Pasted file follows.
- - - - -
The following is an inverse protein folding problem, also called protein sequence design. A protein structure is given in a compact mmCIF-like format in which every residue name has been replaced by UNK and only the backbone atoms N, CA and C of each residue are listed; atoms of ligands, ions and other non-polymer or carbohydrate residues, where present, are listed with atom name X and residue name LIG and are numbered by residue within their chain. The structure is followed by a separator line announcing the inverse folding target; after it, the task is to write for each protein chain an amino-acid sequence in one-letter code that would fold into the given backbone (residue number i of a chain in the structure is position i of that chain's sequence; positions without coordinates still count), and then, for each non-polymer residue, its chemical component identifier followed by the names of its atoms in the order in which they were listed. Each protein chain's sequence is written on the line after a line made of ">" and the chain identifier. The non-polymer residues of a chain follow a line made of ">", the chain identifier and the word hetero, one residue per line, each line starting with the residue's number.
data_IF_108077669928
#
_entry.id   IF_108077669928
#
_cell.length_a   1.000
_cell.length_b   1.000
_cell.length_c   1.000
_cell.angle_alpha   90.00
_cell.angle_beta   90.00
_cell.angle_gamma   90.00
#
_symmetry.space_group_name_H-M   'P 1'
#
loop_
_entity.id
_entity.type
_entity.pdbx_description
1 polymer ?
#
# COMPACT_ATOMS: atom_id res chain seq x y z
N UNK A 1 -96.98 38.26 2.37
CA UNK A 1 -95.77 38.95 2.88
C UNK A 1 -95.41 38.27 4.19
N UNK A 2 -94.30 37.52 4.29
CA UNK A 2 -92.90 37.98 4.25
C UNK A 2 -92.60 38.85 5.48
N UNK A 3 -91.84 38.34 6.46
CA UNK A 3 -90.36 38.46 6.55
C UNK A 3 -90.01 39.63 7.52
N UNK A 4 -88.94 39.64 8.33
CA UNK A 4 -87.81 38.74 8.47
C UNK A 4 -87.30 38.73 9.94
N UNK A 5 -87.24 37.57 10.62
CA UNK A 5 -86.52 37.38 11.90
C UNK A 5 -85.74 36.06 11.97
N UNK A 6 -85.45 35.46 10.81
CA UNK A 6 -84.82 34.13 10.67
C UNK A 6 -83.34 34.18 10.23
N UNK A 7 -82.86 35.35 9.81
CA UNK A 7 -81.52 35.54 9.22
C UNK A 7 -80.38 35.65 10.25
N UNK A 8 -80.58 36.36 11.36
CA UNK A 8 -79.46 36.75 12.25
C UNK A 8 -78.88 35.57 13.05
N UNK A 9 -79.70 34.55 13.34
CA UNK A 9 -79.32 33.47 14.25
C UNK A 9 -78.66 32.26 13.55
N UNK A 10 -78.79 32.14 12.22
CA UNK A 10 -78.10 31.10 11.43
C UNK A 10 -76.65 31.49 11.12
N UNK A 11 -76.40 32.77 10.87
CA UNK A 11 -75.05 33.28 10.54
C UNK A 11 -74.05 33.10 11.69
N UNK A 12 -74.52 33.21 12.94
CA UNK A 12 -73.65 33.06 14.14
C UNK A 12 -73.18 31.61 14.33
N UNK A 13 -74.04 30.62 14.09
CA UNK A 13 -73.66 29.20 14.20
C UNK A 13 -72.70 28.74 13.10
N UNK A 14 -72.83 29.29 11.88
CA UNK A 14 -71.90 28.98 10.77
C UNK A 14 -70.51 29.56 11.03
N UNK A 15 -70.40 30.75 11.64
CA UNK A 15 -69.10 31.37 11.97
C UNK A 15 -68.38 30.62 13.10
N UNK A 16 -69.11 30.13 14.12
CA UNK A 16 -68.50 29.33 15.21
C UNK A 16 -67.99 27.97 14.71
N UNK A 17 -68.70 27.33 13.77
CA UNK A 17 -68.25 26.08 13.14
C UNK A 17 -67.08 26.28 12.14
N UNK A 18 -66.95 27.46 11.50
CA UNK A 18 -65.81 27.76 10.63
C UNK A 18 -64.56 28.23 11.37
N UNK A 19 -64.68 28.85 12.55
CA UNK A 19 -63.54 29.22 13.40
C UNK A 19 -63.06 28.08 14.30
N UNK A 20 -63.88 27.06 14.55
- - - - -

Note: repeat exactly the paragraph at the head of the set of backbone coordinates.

The following is an inverse protein folding problem, also called protein sequence design. A protein structure is given in a compact mmCIF-like format in which every residue name has been replaced by UNK and only the backbone atoms N, CA and C of each residue are listed; atoms of ligands, ions and other non-polymer or carbohydrate residues, where present, are listed with atom name X and residue name LIG and are numbered by residue within their chain. The structure is followed by a separator line announcing the inverse folding target; after it, the task is to write for each protein chain an amino-acid sequence in one-letter code that would fold into the given backbone (residue number i of a chain in the structure is position i of that chain's sequence; positions without coordinates still count), and then, for each non-polymer residue, its chemical component identifier followed by the names of its atoms in the order in which they were listed. Each protein chain's sequence is written on the line after a line made of ">" and the chain identifier. The non-polymer residues of a chain follow a line made of ">", the chain identifier and the word hetero, one residue per line, each line starting with the residue's number.